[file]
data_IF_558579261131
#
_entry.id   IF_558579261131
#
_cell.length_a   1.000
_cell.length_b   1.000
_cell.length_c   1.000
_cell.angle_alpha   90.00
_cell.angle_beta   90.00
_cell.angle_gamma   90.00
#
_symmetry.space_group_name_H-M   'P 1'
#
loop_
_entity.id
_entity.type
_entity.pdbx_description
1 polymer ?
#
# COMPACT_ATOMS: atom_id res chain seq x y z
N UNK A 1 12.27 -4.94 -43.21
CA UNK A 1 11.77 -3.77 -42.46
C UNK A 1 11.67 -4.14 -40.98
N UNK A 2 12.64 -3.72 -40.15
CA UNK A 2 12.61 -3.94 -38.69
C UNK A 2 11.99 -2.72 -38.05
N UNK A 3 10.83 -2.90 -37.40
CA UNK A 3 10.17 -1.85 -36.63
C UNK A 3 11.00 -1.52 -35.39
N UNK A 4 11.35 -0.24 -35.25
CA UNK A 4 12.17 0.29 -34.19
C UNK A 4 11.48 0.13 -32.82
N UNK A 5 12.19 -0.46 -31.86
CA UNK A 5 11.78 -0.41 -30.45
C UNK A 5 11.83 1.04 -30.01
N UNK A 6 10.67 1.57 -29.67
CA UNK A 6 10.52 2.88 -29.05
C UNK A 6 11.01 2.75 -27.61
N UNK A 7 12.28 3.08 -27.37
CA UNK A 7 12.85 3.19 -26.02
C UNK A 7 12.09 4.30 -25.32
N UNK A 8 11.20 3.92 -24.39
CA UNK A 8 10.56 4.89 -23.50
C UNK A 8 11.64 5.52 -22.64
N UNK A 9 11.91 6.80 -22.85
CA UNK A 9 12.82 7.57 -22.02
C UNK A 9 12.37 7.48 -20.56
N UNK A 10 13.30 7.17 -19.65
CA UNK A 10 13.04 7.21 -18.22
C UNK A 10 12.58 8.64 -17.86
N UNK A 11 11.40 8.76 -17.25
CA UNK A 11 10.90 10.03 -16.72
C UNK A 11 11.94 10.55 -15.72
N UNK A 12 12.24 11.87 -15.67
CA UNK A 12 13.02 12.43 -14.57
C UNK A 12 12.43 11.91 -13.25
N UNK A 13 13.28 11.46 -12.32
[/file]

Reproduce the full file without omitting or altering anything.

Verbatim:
data_IF_558579261131
#
_entry.id   IF_558579261131
#
_cell.length_a   1.000
_cell.length_b   1.000
_cell.length_c   1.000
_cell.angle_alpha   90.00
_cell.angle_beta   90.00
_cell.angle_gamma   90.00
#
_symmetry.space_group_name_H-M   'P 1'
#
loop_
_entity.id
_entity.type
_entity.pdbx_description
1 polymer ?
#
# COMPACT_ATOMS: atom_id res chain seq x y z
N UNK A 1 12.27 -4.94 -43.21
CA UNK A 1 11.77 -3.77 -42.46
C UNK A 1 11.67 -4.14 -40.98
N UNK A 2 12.64 -3.72 -40.15
CA UNK A 2 12.61 -3.94 -38.69
C UNK A 2 11.99 -2.72 -38.05
N UNK A 3 10.83 -2.90 -37.40
CA UNK A 3 10.17 -1.85 -36.63
C UNK A 3 11.00 -1.52 -35.39
N UNK A 4 11.35 -0.24 -35.25
CA UNK A 4 12.17 0.29 -34.19
C UNK A 4 11.48 0.13 -32.82
N UNK A 5 12.19 -0.46 -31.86
CA UNK A 5 11.78 -0.41 -30.45
C UNK A 5 11.83 1.04 -30.01
N UNK A 6 10.67 1.57 -29.67
CA UNK A 6 10.52 2.88 -29.05
C UNK A 6 11.01 2.75 -27.61
N UNK A 7 12.28 3.08 -27.37
CA UNK A 7 12.85 3.19 -26.02
C UNK A 7 12.09 4.30 -25.32
N UNK A 8 11.20 3.92 -24.39
CA UNK A 8 10.56 4.89 -23.50
C UNK A 8 11.64 5.52 -22.64
N UNK A 9 11.91 6.80 -22.85
CA UNK A 9 12.82 7.57 -22.02
C UNK A 9 12.37 7.48 -20.56
N UNK A 10 13.30 7.17 -19.65
CA UNK A 10 13.04 7.21 -18.22
C UNK A 10 12.58 8.64 -17.86
N UNK A 11 11.40 8.76 -17.25
CA UNK A 11 10.90 10.03 -16.72
C UNK A 11 11.94 10.55 -15.72
N UNK A 12 12.24 11.87 -15.67
CA UNK A 12 13.02 12.43 -14.57
C UNK A 12 12.43 11.91 -13.25
N UNK A 13 13.28 11.46 -12.32